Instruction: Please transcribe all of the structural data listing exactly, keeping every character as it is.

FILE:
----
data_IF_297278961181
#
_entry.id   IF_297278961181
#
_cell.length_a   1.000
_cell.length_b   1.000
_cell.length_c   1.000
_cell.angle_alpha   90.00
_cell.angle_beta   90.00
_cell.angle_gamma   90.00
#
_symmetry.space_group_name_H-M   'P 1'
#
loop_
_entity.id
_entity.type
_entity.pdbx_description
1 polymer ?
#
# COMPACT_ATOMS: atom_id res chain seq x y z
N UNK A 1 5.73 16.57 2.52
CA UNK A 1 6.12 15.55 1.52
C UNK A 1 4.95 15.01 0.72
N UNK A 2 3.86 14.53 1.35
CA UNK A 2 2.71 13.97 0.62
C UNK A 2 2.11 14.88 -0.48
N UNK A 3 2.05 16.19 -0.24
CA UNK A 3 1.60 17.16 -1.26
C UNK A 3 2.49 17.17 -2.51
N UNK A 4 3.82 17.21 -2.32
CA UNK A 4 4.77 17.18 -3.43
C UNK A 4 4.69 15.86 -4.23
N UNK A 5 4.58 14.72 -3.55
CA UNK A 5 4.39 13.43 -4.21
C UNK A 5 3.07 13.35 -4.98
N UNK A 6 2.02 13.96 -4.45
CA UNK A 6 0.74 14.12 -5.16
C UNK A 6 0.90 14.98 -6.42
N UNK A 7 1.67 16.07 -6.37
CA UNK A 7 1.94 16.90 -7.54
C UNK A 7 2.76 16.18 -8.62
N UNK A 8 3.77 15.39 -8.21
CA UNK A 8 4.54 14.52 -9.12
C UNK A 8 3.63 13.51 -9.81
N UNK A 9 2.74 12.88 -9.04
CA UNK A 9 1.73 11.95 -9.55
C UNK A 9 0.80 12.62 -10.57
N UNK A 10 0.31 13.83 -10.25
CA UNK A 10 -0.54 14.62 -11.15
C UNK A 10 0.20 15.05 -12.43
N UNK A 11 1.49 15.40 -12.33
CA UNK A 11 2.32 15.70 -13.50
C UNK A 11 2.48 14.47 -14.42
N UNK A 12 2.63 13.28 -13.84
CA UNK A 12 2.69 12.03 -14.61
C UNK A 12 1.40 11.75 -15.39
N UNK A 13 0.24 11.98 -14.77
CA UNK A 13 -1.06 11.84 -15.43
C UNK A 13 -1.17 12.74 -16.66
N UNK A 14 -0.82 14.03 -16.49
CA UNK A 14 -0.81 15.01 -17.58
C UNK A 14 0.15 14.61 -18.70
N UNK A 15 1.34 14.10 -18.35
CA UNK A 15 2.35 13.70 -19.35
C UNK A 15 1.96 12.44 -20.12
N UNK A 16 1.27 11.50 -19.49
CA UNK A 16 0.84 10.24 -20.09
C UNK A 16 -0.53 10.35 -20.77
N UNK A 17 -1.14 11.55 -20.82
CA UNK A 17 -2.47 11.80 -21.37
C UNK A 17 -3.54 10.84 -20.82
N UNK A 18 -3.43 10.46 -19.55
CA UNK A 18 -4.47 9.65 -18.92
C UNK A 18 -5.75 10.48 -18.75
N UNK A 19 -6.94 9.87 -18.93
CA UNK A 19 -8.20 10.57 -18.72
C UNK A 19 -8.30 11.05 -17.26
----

data_IF_297278961181
#
_entry.id   IF_297278961181
#
_cell.length_a   1.000
_cell.length_b   1.000
_cell.length_c   1.000
_cell.angle_alpha   90.00
_cell.angle_beta   90.00
_cell.angle_gamma   90.00
#
_symmetry.space_group_name_H-M   'P 1'
#
loop_
_entity.id
_entity.type
_entity.pdbx_description
1 polymer ?
#
# COMPACT_ATOMS: atom_id res chain seq x y z
N UNK A 1 5.73 16.57 2.52
CA UNK A 1 6.12 15.55 1.52
C UNK A 1 4.95 15.01 0.72
N UNK A 2 3.86 14.53 1.35
CA UNK A 2 2.71 13.97 0.62
C UNK A 2 2.11 14.88 -0.48
N UNK A 3 2.05 16.19 -0.24
CA UNK A 3 1.60 17.16 -1.26
C UNK A 3 2.49 17.17 -2.51
N UNK A 4 3.82 17.21 -2.32
CA UNK A 4 4.77 17.18 -3.43
C UNK A 4 4.69 15.86 -4.23
N UNK A 5 4.58 14.72 -3.55
CA UNK A 5 4.39 13.43 -4.21
C UNK A 5 3.07 13.35 -4.98
N UNK A 6 2.02 13.96 -4.45
CA UNK A 6 0.74 14.12 -5.16
C UNK A 6 0.90 14.98 -6.42
N UNK A 7 1.67 16.07 -6.37
CA UNK A 7 1.94 16.90 -7.54
C UNK A 7 2.76 16.18 -8.62
N UNK A 8 3.77 15.39 -8.21
CA UNK A 8 4.54 14.52 -9.12
C UNK A 8 3.63 13.51 -9.81
N UNK A 9 2.74 12.88 -9.04
CA UNK A 9 1.73 11.95 -9.55
C UNK A 9 0.80 12.62 -10.57
N UNK A 10 0.31 13.83 -10.25
CA UNK A 10 -0.54 14.62 -11.15
C UNK A 10 0.20 15.05 -12.43
N UNK A 11 1.49 15.40 -12.33
CA UNK A 11 2.32 15.70 -13.50
C UNK A 11 2.48 14.47 -14.42
N UNK A 12 2.63 13.28 -13.84
CA UNK A 12 2.69 12.03 -14.61
C UNK A 12 1.40 11.75 -15.39
N UNK A 13 0.24 11.98 -14.77
CA UNK A 13 -1.06 11.84 -15.43
C UNK A 13 -1.17 12.74 -16.66
N UNK A 14 -0.82 14.03 -16.49
CA UNK A 14 -0.81 15.01 -17.58
C UNK A 14 0.15 14.61 -18.70
N UNK A 15 1.34 14.10 -18.35
CA UNK A 15 2.35 13.70 -19.35
C UNK A 15 1.96 12.44 -20.12
N UNK A 16 1.27 11.50 -19.49
CA UNK A 16 0.84 10.24 -20.09
C UNK A 16 -0.53 10.35 -20.77
N UNK A 17 -1.14 11.55 -20.82
CA UNK A 17 -2.47 11.80 -21.37
C UNK A 17 -3.54 10.84 -20.82
N UNK A 18 -3.43 10.46 -19.55
CA UNK A 18 -4.47 9.65 -18.92
C UNK A 18 -5.75 10.48 -18.75
N UNK A 19 -6.94 9.87 -18.93
CA UNK A 19 -8.20 10.57 -18.72
C UNK A 19 -8.30 11.05 -17.26